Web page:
"The Eddie" opens but surfers await the big waves
By Will Swanton
WAIMEA BAY, Hawaii (Reuters) - Boards broke, singlets were ripped clean off surfers' backs, but while 15-foot waves crashed down on competitors at the nearby World Cup of Surfing, the swells were still too small for 'The Eddie'.
Named in memory of a legendary surfer lost at sea in 1978, The Quicksilver in Memory of Eddie Aikau contest can only be staged when swells tower above 20 feet. Thursday's opening ceremony at Waimea Bay was emotional and spiritual, but the waves were just not big enough.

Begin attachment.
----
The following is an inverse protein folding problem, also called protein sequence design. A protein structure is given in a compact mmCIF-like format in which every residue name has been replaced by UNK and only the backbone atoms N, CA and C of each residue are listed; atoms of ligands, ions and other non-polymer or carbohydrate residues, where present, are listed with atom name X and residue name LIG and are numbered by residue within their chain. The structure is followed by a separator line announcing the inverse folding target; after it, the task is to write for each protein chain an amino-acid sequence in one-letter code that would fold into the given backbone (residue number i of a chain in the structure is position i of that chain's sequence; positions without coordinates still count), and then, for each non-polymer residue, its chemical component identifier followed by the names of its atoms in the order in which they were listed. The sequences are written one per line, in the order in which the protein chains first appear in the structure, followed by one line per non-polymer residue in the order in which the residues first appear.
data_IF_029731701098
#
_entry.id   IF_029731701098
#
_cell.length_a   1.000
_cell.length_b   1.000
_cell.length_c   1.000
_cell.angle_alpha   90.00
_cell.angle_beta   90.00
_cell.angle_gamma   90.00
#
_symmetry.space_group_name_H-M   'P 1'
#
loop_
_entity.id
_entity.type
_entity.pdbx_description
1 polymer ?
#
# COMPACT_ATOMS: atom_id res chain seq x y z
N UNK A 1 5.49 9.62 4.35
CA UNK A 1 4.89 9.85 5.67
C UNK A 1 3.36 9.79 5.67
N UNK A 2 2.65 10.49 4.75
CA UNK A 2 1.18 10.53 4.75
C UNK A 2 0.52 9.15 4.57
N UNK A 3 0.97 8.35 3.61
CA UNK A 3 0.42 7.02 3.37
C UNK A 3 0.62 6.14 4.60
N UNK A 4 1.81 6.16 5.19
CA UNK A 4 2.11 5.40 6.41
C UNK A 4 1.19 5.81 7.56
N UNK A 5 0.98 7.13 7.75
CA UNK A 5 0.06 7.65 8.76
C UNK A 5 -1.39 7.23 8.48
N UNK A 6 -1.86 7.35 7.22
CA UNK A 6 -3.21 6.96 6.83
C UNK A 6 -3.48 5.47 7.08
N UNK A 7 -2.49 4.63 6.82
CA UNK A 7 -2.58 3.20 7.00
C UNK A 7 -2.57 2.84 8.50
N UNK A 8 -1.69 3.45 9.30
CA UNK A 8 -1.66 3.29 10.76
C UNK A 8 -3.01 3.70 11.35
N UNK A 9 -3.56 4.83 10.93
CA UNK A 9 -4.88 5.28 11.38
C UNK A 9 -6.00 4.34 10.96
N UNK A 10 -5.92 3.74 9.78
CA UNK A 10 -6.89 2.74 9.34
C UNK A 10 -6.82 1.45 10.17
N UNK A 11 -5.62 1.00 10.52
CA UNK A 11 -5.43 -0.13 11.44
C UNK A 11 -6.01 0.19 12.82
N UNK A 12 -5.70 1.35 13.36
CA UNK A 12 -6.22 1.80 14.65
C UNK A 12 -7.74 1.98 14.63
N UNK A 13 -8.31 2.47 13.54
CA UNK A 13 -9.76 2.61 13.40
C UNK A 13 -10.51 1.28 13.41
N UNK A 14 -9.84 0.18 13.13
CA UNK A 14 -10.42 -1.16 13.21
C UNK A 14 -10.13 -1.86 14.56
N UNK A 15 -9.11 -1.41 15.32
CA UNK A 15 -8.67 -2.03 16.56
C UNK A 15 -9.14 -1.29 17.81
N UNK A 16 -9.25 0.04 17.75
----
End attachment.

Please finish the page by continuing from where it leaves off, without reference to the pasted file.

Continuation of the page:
In 26 years, there have been just eight days of competition.
Eleven-times world champion Kelly Slater was on hand at the ceremony, the most photographed surfer in the world was the one taking snaps -- that is what The Eddie means to surfers.
Slater closed his eyes as the bay was blessed by priest Billy Mitchell.
"Eddie didn't live being afraid to die," Mitchell said, as the weather cleared and bathed the bay in sunshine.
"His spirit of generosity, his spirit of caring, his spirit of helping -- we can all feel that here, we can take it away with us, we can live it,"
Aikau was aboard a double-hulled voyaging canoe on a 30-day, 2,500-mile journey from Hawaii to Tahiti organized by The Polynesian Voyaging Society when it capsized off Molokai. Continued...